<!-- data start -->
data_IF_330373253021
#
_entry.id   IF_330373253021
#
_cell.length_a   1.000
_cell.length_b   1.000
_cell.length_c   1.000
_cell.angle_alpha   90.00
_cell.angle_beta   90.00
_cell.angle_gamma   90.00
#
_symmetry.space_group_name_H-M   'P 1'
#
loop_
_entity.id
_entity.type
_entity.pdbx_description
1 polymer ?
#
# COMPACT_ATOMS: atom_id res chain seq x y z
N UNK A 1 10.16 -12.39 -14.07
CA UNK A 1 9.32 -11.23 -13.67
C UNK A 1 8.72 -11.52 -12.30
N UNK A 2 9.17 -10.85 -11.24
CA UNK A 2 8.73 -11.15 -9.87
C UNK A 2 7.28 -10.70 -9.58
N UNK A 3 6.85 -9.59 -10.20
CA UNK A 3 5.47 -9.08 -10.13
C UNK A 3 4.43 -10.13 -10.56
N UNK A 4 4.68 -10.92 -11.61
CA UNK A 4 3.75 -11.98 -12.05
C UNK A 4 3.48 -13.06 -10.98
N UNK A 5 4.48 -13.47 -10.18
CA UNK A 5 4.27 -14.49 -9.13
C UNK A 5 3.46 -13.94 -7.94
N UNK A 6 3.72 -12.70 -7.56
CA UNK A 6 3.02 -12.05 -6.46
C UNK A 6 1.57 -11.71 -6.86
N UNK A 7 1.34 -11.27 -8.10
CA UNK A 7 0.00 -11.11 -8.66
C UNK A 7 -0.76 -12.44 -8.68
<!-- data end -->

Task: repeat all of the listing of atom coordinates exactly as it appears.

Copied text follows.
data_IF_330373253021
#
_entry.id   IF_330373253021
#
_cell.length_a   1.000
_cell.length_b   1.000
_cell.length_c   1.000
_cell.angle_alpha   90.00
_cell.angle_beta   90.00
_cell.angle_gamma   90.00
#
_symmetry.space_group_name_H-M   'P 1'
#
loop_
_entity.id
_entity.type
_entity.pdbx_description
1 polymer ?
#
# COMPACT_ATOMS: atom_id res chain seq x y z
N UNK A 1 10.16 -12.39 -14.07
CA UNK A 1 9.32 -11.23 -13.67
C UNK A 1 8.72 -11.52 -12.30
N UNK A 2 9.17 -10.85 -11.24
CA UNK A 2 8.73 -11.15 -9.87
C UNK A 2 7.28 -10.70 -9.58
N UNK A 3 6.85 -9.59 -10.20
CA UNK A 3 5.47 -9.08 -10.13
C UNK A 3 4.43 -10.13 -10.56
N UNK A 4 4.68 -10.92 -11.61
CA UNK A 4 3.75 -11.98 -12.05
C UNK A 4 3.48 -13.06 -10.98
N UNK A 5 4.48 -13.47 -10.18
CA UNK A 5 4.27 -14.49 -9.13
C UNK A 5 3.46 -13.94 -7.94
N UNK A 6 3.72 -12.70 -7.56
CA UNK A 6 3.02 -12.05 -6.46
C UNK A 6 1.57 -11.71 -6.86
N UNK A 7 1.34 -11.27 -8.10
CA UNK A 7 0.00 -11.11 -8.66
C UNK A 7 -0.76 -12.44 -8.68